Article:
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Kasten v. Y.M.C.A.

New Jersey Superior Court, Appellate Division

Decided: March 19, 1980.


On appeal from the Superior Court of New Jersey, Law Division, Monmouth County.

Botter, Milmed and King. The opinion of the court was delivered by King, J.A.D.


[173 NJSuper Page 3]

Plaintiff brought this action for personal injuries allegedly suffered on December 26, 1976 at the Arrowhead Ski Resort located in Marlboro, Monmouth County, which was allegedly operated by defendant "Y.M.C.A. of Shrewsbury." She claimed her injuries from a downhill fall were caused by "defendant's negligence in renting [her] skiing equipment, including skis, boots, poles and bindings, which were in a state of disrepair and not properly fitted." Plaintiff claimed that she was a business invitee on defendant's premises.

Defendant moved for summary judgment, claiming charitable immunity pursuant to L. 1959, c. 90, § 1; N.J.S.A. 2A:53A-7, which states:

No nonprofit corporation, society or association organized exclusively for religious, charitable, educational or hospital purposes shall, except as is hereinafter set forth, be liable to respond in damages to any person who shall suffer damage from the negligence of any agent or servant of such corporation, society or association, where such person is a beneficiary, to whatever degree, of the works of such nonprofit corporation, society or association; provided, however, that such immunity from liability shall not extend to any person who shall suffer damage from the negligence of such corporation, society, or association or of its agents or servants where such person is one unconcerned in and unrelated to and outside of the benefactions of such corporation, society or association; but nothing herein contained shall be deemed to exempt the said agent or servant individually from their liability for any such negligence. [Emphasis supplied]*fn1

This act largely restored the common law immunity which eleemosynary institutions enjoyed prior to our Supreme Court's decisions in Collopy v. Newark Eye & Ear Infirmary , 27 N.J. 29

[173 NJSuper Page 4]

(1958), and Dalton v. St. Luke's Catholic Church , 27 N.J. 22 (1958). See discussion in Lawlor v. Cloverleaf Memorial Park, Inc. , 56 N.J. 326, 336-338 (1970).

In support of the motion defendant relied on the affidavit of W. Van Lenten, the "Branch Executive of the Community YMCA, Camp Arrowhead, Bayshore Branch, incorrectly named in the complaint as YMCA of Shrewsbury." He admitted that the subject "Arrowhead Family Center & Ski Area is owned by and is part of Community YMCA which serves Upper Monmouth County." Van Lenten's affidavit describes the integration of the profit-making ski operation in the overall Y.M.C.A. operation as follows:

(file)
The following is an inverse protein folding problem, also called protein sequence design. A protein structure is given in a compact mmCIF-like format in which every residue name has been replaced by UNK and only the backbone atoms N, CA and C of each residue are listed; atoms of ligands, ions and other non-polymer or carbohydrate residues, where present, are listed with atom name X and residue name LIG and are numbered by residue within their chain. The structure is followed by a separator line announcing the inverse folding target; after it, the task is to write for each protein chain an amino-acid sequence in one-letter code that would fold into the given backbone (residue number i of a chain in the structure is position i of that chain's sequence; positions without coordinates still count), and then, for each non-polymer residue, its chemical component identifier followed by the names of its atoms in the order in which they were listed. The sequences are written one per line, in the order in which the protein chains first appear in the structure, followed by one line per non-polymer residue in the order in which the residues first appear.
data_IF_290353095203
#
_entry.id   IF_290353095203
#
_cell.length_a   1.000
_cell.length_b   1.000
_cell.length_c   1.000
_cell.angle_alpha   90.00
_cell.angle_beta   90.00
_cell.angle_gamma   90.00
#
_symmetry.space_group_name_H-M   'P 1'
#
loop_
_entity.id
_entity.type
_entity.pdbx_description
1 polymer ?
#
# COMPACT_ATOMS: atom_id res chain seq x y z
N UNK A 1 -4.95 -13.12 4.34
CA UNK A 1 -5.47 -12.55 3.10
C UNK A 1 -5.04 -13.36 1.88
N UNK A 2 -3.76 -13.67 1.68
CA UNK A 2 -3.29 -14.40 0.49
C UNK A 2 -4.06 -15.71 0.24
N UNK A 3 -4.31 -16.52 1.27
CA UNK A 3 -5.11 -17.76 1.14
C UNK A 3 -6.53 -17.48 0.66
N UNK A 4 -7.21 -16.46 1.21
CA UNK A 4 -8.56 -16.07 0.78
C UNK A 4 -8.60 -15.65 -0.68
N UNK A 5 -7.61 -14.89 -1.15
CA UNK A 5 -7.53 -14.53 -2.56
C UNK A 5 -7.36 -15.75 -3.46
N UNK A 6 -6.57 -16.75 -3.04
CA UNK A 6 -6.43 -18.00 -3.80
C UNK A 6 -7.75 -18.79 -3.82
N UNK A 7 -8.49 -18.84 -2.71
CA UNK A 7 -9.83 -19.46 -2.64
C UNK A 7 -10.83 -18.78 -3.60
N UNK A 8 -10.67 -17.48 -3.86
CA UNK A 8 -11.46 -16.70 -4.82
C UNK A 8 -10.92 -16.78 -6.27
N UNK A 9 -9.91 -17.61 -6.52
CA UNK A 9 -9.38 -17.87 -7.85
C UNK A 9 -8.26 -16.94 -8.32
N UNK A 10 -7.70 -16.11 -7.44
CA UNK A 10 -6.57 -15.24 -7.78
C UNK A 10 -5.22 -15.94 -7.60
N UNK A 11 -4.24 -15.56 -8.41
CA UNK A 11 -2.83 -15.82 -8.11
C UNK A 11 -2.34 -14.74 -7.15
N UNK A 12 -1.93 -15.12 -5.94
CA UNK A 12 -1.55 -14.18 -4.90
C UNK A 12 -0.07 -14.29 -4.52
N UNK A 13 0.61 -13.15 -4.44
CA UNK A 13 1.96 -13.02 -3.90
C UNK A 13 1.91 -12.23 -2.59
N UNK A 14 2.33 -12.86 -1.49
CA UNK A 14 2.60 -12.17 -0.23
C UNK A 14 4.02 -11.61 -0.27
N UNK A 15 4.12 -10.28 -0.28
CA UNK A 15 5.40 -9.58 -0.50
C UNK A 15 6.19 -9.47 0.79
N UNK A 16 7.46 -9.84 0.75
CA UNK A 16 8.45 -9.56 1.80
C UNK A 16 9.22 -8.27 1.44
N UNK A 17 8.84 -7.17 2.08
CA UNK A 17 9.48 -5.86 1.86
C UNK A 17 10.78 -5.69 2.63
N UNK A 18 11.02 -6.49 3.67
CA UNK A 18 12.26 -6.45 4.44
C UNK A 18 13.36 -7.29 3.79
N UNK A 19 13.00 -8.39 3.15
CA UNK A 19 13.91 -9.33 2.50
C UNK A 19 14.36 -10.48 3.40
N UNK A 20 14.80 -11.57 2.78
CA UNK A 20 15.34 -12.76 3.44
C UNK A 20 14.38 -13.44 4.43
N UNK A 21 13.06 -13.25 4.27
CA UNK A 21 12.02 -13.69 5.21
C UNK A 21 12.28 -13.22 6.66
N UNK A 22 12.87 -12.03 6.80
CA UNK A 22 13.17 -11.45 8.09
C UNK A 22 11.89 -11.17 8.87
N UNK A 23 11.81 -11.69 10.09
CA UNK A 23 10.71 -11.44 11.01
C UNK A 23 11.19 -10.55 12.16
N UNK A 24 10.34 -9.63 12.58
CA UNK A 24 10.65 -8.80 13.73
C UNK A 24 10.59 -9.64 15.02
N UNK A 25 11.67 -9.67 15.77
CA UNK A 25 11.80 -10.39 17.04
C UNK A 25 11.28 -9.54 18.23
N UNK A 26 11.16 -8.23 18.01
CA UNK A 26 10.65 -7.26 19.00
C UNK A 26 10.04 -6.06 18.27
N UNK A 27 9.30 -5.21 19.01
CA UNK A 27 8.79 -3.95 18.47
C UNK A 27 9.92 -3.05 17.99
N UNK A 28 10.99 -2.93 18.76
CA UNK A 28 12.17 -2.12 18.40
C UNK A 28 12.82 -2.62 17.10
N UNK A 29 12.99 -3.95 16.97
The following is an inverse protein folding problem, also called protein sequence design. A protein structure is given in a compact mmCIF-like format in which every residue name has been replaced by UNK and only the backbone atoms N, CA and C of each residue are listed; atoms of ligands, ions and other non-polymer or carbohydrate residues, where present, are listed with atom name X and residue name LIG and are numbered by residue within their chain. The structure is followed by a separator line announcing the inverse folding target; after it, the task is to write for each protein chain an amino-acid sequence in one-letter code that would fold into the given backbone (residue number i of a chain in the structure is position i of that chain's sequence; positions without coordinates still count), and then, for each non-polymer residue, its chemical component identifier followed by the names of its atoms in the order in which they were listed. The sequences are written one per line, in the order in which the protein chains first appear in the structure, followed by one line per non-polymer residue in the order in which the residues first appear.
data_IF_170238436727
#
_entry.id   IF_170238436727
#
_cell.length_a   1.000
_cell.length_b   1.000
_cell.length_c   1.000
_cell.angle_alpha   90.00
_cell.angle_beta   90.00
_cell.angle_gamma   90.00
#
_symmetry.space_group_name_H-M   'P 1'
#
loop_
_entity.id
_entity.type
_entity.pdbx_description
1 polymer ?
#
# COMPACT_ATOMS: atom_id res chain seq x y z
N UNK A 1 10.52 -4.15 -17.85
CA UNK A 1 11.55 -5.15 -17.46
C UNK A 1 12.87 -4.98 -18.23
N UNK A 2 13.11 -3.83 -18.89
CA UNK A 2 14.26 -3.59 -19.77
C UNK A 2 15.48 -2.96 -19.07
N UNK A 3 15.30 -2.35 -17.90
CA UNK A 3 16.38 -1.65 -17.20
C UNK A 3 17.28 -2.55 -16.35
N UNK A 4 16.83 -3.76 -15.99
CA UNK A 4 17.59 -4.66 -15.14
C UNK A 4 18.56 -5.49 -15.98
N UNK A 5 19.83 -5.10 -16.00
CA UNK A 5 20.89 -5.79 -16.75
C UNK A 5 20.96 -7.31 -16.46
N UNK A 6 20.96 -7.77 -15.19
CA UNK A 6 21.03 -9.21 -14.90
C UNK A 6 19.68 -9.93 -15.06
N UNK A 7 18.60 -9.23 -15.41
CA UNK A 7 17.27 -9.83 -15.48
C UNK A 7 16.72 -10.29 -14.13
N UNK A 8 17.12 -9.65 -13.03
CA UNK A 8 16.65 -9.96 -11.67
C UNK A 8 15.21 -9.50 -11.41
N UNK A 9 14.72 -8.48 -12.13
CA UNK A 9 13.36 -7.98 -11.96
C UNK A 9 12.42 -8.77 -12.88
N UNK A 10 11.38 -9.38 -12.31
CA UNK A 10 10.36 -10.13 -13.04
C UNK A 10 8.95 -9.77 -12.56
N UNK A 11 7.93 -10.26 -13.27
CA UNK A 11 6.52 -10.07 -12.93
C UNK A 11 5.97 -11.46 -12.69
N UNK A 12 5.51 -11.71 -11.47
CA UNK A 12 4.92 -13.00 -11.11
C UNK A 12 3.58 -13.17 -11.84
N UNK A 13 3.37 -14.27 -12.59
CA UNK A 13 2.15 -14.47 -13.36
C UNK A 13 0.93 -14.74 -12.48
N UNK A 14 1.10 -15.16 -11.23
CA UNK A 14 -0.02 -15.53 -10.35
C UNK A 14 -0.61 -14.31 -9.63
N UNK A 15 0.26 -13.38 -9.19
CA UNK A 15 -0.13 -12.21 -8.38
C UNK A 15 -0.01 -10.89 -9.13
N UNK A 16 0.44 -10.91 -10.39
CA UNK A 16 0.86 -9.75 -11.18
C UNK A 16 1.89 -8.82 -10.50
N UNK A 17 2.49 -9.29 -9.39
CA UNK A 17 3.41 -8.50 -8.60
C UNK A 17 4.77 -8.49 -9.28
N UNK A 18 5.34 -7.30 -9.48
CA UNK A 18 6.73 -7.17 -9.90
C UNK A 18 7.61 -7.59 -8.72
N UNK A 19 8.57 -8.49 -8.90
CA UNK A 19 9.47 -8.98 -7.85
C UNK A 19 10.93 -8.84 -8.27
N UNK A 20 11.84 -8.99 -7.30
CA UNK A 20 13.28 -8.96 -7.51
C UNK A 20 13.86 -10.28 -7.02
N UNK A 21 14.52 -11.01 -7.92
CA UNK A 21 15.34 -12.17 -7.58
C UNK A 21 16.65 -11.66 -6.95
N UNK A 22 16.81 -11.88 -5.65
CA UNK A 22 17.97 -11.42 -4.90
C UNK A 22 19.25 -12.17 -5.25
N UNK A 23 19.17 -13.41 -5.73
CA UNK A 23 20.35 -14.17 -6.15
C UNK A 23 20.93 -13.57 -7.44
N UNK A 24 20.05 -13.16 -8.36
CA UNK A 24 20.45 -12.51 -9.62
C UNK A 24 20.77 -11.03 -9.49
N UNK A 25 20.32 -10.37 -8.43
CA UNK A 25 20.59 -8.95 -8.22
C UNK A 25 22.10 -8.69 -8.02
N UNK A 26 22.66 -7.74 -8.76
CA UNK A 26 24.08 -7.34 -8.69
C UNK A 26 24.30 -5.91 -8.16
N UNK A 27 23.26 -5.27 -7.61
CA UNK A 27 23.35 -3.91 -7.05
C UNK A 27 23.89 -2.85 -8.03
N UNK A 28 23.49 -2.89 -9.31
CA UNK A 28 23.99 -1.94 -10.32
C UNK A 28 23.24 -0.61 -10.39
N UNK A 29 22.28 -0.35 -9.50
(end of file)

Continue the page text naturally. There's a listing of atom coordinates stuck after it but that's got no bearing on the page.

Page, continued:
3. Community YMCA operates on an annual non-profit basis. This ski budget, combined with our summer, spring and fall activities, represents an annual break-even budget.

4. The ski operation is part of the overall YMCA Corporation, which is a non-profit corporation under Title 15, under the New Jersey Statutes.

5. Money received from the ski operation does not begin to cover the entire cost of operating the extensive YMCA facilities, but is used to help defray the direct expenses related to the ski operation such as salaries for lift attendants, cashiers, snow making, rental clerks and administrative employees. In addition, the ski program helps to defray the overhead costs of the Arrowhead Outdoor Center, which includes salaries of professional, clerical and custodial staff members.

6. This YMCA ski operation is certainly part of the overall charitable scheme of the YMCA whose objectives include serving youth and families, promoting physical fitness, operating within a balanced budget, eliminating sexism and racism and developing a lay organization that perpetuates a strong YMCA. Skiing is a vital and important program that adds to our capability of accomplishing these objectives.

From this description we infer that the ski operation turns a net profit which is used to underwrite the other Y.M.C.A. community programs which produce a net monetary loss annually.

Plaintiff paid defendant a rental fee for skis and boots and, according to defendant's answer to interrogatory 19, an "adult

[173 NJSuper Page 5]

tow fee non-YMCA member $7." In her affidavit in opposition to the motion, plaintiff stated that she "strongly contests this asserted immunity as I treated this ski resort as any other private facility and paid fees both for rental of equipment and for use of the facilities. Furthermore, I am not a member of the YMCA nor have I ever been." Plaintiff also incorporated in her affidavit an advertisement for the facility which appeared on January 5, 1979, a month before the motion was heard, in the Asbury Park Press. The advertisement entreated the public to "COME SKI WITH US, Save Time -- Energy -- Money, Ski Close to Home at the YMCA Arrowhead Ski Area, Rt. 520, Marlboro" at Monmouth County's "only ski area." No advertisement contemporaneous with the 1976 accident was presented to the court.

The Law Division judge ruled for defendant Y.M.C.A. on the immunity issue, stating that

and that plaintiff was a "recipient of the benefactions" of defendant.

The issue on this appeal is whether plaintiff, a nonmember of defendant Y.M.C.A., who rents equipment and pays a nonmember's tow fee, is barred by N.J.S.A. 2A:53A-7 where she patronizes defendant's profit-making ski operation only and receives no other benefits from the Y.M.C.A. Plaintiff does not dispute that the Y.M.C.A. is generally a "nonprofit corporation . . organized exclusively for . . . charitable, [and] educational . . . purposes," within N.J.S.A. 2A:53A-7. See Lawlor v. Cloverleaf Memorial Park , 56 N.J. 332, 336-338 (1970); Pomeroy v. Little League Baseball of Collingswood , 142 N.J. Super. 471, 474